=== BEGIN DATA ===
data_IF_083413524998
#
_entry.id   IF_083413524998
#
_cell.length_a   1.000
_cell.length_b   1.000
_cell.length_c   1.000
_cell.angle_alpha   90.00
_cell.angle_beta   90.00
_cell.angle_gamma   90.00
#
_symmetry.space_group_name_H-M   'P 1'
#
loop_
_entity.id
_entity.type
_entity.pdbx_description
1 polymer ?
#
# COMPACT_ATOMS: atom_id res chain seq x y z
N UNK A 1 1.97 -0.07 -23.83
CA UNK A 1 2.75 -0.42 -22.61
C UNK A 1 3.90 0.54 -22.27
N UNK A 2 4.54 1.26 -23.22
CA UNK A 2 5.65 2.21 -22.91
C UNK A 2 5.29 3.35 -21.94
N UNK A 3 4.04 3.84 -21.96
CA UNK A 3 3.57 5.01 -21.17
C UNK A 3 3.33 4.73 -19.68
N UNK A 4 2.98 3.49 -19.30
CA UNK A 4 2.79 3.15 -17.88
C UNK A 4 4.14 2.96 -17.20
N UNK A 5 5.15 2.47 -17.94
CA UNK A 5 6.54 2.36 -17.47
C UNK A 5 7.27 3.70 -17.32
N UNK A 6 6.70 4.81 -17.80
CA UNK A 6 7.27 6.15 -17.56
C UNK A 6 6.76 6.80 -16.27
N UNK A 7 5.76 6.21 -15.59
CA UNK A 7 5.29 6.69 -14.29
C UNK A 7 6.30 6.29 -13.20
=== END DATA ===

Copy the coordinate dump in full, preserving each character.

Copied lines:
data_IF_083413524998
#
_entry.id   IF_083413524998
#
_cell.length_a   1.000
_cell.length_b   1.000
_cell.length_c   1.000
_cell.angle_alpha   90.00
_cell.angle_beta   90.00
_cell.angle_gamma   90.00
#
_symmetry.space_group_name_H-M   'P 1'
#
loop_
_entity.id
_entity.type
_entity.pdbx_description
1 polymer ?
#
# COMPACT_ATOMS: atom_id res chain seq x y z
N UNK A 1 1.97 -0.07 -23.83
CA UNK A 1 2.75 -0.42 -22.61
C UNK A 1 3.90 0.54 -22.27
N UNK A 2 4.54 1.26 -23.22
CA UNK A 2 5.65 2.21 -22.91
C UNK A 2 5.29 3.35 -21.94
N UNK A 3 4.04 3.84 -21.96
CA UNK A 3 3.57 5.01 -21.17
C UNK A 3 3.33 4.73 -19.68
N UNK A 4 2.98 3.49 -19.30
CA UNK A 4 2.79 3.15 -17.88
C UNK A 4 4.14 2.96 -17.20
N UNK A 5 5.15 2.47 -17.94
CA UNK A 5 6.54 2.36 -17.47
C UNK A 5 7.27 3.70 -17.32
N UNK A 6 6.70 4.81 -17.80
CA UNK A 6 7.27 6.15 -17.56
C UNK A 6 6.76 6.80 -16.27
N UNK A 7 5.76 6.21 -15.59
CA UNK A 7 5.29 6.69 -14.29
C UNK A 7 6.30 6.29 -13.20